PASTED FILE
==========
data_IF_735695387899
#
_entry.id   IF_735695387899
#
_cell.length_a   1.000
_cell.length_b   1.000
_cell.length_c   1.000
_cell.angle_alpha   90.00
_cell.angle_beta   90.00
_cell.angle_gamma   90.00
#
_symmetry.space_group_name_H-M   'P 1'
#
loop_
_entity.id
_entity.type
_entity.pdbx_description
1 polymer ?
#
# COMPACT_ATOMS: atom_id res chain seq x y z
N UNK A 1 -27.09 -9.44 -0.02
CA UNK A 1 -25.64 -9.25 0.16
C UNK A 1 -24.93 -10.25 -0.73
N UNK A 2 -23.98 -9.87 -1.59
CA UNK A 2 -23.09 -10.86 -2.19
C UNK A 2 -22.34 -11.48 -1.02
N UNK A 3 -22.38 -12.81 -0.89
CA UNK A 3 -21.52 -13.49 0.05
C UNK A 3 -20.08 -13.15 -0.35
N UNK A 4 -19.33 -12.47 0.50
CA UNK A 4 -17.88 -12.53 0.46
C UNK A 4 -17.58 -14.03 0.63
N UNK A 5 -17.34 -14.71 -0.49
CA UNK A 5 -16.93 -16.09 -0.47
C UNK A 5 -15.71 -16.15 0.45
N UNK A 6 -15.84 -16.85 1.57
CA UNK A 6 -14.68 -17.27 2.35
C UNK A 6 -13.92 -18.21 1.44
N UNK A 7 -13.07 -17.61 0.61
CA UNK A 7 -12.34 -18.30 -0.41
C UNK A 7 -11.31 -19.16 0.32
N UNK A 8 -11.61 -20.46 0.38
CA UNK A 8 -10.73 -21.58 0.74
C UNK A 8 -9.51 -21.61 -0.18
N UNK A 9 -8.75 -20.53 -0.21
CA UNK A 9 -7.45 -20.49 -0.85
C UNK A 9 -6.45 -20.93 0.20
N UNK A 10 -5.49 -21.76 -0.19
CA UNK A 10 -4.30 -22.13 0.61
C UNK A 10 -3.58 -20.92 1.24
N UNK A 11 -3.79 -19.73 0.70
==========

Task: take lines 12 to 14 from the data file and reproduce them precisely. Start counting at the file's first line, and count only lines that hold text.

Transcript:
_symmetry.space_group_name_H-M   'P 1'
#
loop_